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See how the fire's intensity varied
over 32,000 acres.

Life After Wildfire: The Future of Bastrop State Park

The Bastrop County Complex fire ignited on September 4, 2011 and was the most destructive wildfire in state history. The 32,000-acre inferno destroyed over 1,600 homes and killed two people.

The Lost Pines Ablaze

High winds on September 4, 2011 directed fire quickly into Bastrop State Park, a beloved National Historic Landmark with structures built by the Civilian Conservation Corps (CCC) during the Great Depression.

Hundreds of defenders, including more than 140 TPWD employees, commercial partners, and firefighters from all over the country, battled the blaze. In the end, fire affected 96 percent of the approximately 6,565-acre park. Most notably, the fire had a significant impact on the Lost Pines ecosystem, an area of isolated loblolly pines and home to the endangered Houston toad.


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The park's impressive structures that the CCC built with
native stone and pine were repeatedly threatened by
the ravaging blaze, but saved by preparation and quick
thinking by firefighters.
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The Scenic Overlook is a true survivor. It is one of
two CCC structures that lost a wooden roof in the fire,
which is currently being reconstructed.


A Long Road to Recovery

It will take a generation or more for the Lost Pines to recover from this catastrophic wildfire. Despite this, the park is already showing new green and growth. Tiny loblolly pines dot the forest floor. Shrubs like yaupon and American beautyberry are once again providing berries for wildlife to eat. Animals large and small are once again making homes throughout the park. Although nature is regenerating some on its own, we still have work to do to help it along. Cleanup of the park is complete - now our eyes are turning toward the future of the pines.

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Erosion continues to be one of the biggest issues in the park, as chunks of hillside are still sloughing off in heavy rains. Even light rains sweep soil away. Without stable ground and fertile soil, plants cannot take root. One of the first steps to reforestation is to stop erosion in the park.

Replanting the special "drought-hardy" loblolly pines will begin in the park and county in January 2013 and continue for at least five more years. Both volunteers and contracted labor will be called upon to plant the tiny seedlings–over two million in the park overall.

The Houston toad, an endangered species whose last stronghold was Bastrop State Park, suffered in the wake of the wildfire and drought. Only a handful of toads were documented in the park in 2012. These amphibians require a habitat with lots of tree canopy so only time can restore their home.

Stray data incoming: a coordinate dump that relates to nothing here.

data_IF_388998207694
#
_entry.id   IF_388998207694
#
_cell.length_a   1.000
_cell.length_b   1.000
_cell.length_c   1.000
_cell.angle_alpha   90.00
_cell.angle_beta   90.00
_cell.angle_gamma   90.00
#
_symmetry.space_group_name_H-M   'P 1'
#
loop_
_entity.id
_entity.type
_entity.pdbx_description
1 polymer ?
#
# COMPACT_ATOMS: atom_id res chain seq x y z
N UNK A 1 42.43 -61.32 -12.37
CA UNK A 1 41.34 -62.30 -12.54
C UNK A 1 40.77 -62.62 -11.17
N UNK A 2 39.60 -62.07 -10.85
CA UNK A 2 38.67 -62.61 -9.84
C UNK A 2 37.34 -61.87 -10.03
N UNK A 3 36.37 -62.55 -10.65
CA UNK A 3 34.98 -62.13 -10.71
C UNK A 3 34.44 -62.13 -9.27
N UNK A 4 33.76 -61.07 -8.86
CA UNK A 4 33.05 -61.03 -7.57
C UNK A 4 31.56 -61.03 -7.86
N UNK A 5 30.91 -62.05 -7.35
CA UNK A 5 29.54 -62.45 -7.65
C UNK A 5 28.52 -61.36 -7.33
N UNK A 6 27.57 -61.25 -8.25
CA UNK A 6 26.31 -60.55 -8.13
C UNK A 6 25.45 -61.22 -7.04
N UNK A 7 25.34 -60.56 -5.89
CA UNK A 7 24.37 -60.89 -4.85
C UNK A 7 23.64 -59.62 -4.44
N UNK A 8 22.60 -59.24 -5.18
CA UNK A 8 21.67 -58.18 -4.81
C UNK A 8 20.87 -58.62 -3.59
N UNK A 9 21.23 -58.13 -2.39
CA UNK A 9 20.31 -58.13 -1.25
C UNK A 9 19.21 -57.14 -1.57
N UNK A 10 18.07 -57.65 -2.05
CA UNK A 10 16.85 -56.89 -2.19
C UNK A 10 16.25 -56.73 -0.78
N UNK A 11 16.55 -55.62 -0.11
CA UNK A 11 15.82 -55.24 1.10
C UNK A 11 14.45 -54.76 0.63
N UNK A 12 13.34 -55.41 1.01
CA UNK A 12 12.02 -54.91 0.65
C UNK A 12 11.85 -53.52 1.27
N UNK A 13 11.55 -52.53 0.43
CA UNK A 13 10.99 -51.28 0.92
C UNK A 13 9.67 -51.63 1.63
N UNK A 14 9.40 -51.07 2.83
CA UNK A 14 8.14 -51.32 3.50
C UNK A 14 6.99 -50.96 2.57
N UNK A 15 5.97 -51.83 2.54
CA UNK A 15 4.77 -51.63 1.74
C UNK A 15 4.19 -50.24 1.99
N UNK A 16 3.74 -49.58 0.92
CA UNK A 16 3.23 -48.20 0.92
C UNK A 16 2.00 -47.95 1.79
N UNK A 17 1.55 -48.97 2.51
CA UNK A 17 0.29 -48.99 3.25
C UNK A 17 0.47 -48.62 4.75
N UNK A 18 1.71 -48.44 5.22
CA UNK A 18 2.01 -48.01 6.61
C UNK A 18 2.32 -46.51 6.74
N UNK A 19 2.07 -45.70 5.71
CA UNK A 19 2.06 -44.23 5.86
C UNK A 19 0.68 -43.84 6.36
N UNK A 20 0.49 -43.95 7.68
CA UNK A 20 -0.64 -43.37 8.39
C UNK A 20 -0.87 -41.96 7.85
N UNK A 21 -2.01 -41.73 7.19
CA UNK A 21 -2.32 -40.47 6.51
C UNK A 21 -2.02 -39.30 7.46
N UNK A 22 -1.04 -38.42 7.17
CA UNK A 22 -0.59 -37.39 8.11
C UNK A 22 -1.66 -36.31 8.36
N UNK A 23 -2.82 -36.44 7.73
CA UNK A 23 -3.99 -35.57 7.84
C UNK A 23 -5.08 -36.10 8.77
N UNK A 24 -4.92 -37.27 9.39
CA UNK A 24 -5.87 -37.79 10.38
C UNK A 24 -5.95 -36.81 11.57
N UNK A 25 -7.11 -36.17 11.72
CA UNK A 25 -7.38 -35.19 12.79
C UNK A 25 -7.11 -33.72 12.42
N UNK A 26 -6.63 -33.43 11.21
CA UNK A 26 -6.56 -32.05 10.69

Within a few years, we will once again utilize prescribed fire to manage the park's landscape. All of the drought- and fire-killed trees will eventually fall and provide fuel on the ground, which increases wildfire danger again. Low-intensity prescribed fire will clear out the dead fuel, keep the growth of oak trees in check and allow a new pine forest to flourish.

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Members of American Youth Works' Environmental Corps
have played a huge role in the park's recovery by creating
trails, building bridges and supervising volunteers.
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With plenty of space, water, and nutrients, loblolly
pines will thrive, as long as their territory is not
taken over by rampant oak growth.


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Unfunded Aspects of Recovery

Take ownership in your state park. We still need funding for:



How You Can Help Bastrop State Park

There are four ways you can help with the ecological restoration of the park:

  1. Visit Bastrop State Park - Reserve a campsite, take a hike or sleep in a cabin. Over the next several decades, visitors have the unique opportunity to witness the rebirth of a pine forest. Each time you visit, there will be something new to explore.
  2. Mail a tax-deductible donation to support the Bastrop Recovery Project:
    • Texas Parks & Wildlife Department
      Attn: Cashiers
      4200 Smith School Rd.
      Austin, TX 78744
      On the memo line note: Bastrop Recovery Project--Habitat Restoration
    • If you would like to volunteer your time or donate specialty items for both the short- and long-term restoration and stewardship of the park, please provide your contact information and area of interest to: Mick.Haven@tpwd.texas.gov
    • If you have suggestions or want to comment on the restoration and stewardship effort, please e-mail your remarks to: david.riskind@tpwd.texas.gov
  3. Make a donation to the Friends of the Lost Pines State Parks
  4. Donate online to Restore the Lost Pines—Every $1 Plants a Pine Tree
    • Bastrop State Park has partnered with the Arbor Day Foundation to restore the Lost Pines. Every $1 donated to The Lost Pines Forest Recovery Campaign plants a tree. You can also sign up for volunteer opportunities at the park through their website.

Related Information

  • Current information on areas of the park that are closed to public access.
  • Visit the Bastrop State Park web page for more information or to reserve a campsite.
  • April 9, 2012 news release "Bastrop State Park Back in Full Swing Post-Wildfire"
  • October 26, 2011 news release: "Burned Aeration System at Bastrop State Park Replaced Through Vertex Donation"
  • October 6, 2011 news release: "Bastrop State Park Opening Pushed Back"
  • September 22, 2011 news release: 'Lost Pines' Experience Lives on at Buescher State Park"

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